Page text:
TEXT OF INTERVIEW
SCOTT JAGOW: A huge conference on global warming wrapped up today in Thailand. The Intergovernmental Panel on Climate Change or IPCC issued a report on reducing greenhouse gases and how much that will cost in the long-term. Their answer: 3 percent of global GDP growth by 2030 — not as much as earlier predicted. China was also a big topic. Susie Nam is a freelance journalist in Bangkok.
SUSIE NAM: A lot of scientists and analysts believe now that economies like India and China are going to be in a better position to limit the amount of greenhouse gases that they’re emitting in five or 10 years because they’re going to have the benefit of lots of technology the United States during its industrial period did not have.
JAGOW: And is China on board with this? Are they supporting that idea?
NAM: Yeah for sure. I mean there was no lack of consensus with the China delegate or anybody else that this is something that everybody is responsible for. Does that mean that tomorrow Beijing is going to come out with a press release saying ‘hey guys we’re capping our carbon emissions and we’re making all these changes’? Probably not.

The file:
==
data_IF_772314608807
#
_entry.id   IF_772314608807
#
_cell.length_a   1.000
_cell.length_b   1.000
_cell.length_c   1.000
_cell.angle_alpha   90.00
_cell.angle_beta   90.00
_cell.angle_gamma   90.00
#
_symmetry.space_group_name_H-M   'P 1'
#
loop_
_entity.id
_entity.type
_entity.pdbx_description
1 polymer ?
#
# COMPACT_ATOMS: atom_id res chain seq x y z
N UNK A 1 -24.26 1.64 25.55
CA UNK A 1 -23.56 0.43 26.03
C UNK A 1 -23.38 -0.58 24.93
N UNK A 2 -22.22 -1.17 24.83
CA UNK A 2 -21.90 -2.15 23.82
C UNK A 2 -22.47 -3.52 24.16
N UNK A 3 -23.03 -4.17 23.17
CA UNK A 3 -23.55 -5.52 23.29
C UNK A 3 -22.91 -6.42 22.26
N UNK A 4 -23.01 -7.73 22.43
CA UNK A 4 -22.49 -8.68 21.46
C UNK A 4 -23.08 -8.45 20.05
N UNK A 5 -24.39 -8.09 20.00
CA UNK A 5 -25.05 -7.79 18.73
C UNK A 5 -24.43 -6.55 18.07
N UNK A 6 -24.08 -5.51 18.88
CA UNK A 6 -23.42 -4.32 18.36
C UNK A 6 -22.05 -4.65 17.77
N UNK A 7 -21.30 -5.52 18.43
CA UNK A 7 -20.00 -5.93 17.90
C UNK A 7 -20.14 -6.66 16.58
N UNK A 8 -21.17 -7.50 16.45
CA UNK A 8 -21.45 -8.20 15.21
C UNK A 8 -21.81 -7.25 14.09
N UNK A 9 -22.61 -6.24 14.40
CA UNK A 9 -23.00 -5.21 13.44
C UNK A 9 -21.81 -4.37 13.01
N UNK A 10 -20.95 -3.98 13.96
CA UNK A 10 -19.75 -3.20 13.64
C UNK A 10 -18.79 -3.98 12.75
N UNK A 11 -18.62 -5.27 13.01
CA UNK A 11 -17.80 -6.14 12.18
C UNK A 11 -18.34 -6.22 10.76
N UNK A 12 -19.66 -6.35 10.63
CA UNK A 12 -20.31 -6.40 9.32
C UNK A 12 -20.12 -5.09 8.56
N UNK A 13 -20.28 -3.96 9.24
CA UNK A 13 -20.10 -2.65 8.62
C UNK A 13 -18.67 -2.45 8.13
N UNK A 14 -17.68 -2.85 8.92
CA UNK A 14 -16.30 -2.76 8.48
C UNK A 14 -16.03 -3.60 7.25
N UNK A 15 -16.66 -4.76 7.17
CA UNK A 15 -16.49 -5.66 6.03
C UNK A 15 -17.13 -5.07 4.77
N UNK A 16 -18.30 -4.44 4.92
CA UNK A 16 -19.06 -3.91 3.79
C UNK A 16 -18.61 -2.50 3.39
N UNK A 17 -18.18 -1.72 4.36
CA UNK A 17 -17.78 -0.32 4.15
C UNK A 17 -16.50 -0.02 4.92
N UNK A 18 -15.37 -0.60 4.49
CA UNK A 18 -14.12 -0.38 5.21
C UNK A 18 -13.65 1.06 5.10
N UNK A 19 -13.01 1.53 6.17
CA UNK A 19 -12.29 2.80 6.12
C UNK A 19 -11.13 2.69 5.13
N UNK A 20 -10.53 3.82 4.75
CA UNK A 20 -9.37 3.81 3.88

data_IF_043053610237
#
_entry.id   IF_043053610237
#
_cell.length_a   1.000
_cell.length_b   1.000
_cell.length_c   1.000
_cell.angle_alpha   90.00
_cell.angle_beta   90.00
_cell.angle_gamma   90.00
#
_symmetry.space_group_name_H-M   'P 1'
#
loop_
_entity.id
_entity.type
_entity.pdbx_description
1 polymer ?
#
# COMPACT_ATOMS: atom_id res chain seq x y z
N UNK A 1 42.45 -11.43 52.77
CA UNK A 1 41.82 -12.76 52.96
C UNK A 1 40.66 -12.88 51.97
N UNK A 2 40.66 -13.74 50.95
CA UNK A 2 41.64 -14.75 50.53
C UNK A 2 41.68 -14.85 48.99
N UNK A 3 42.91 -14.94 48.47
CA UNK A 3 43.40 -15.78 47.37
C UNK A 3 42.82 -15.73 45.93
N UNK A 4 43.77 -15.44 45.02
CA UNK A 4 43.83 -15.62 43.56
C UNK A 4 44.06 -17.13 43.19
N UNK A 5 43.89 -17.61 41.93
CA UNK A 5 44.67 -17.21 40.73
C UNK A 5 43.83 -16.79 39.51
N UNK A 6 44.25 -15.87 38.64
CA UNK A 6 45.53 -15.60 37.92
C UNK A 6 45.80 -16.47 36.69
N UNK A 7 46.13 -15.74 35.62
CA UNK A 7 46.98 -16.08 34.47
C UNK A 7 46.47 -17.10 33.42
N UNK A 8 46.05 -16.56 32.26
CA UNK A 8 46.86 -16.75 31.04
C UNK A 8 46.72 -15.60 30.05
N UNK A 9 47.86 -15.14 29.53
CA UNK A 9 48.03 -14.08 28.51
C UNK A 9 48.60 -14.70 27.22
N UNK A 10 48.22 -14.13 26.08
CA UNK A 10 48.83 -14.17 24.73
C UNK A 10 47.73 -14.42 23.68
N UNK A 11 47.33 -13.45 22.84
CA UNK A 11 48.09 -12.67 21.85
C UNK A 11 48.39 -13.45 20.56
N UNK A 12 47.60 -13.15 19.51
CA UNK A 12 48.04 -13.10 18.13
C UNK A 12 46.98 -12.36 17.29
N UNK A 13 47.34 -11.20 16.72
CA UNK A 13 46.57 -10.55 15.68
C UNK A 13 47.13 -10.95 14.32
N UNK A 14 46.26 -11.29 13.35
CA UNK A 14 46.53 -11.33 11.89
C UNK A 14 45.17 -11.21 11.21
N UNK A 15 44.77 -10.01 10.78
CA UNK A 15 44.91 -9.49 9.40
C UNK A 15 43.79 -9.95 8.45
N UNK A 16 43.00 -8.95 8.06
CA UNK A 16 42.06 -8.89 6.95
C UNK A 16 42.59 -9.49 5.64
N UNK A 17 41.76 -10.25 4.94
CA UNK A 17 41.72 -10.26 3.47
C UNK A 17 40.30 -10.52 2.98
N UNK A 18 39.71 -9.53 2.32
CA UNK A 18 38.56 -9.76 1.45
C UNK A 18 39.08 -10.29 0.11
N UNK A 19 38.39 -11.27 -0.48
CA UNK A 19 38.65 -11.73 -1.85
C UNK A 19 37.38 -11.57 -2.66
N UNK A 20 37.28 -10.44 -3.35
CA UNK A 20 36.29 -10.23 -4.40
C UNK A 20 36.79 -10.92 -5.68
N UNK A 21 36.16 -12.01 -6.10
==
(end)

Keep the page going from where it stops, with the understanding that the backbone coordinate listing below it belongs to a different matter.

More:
JAGOW: But it sounded like the Chinese were pretty worried about how trying to tackle global warming would affect its economy.
NAM: Everybody is worried about how tackling the global warming problem is going to affect the economy and I think that that’s one of the things the IPCC set out to address by basically doing the math and saying ‘here’s what the models are showing us.’ It’s going to have an impact yes, but it’s not going to have an impact as severe as many other people had been expecting in the past. And the other issue is, it’s difficult right now to quantify what the costs of doing nothing are going to be but China recognizes that and so do the other countries involved.
JAGOW: That’s a good point too. Alright Susie, thanks so much
NAM: Alright Scott take care.
JAGOW: Susie Nam, a reporter in Bangkok.
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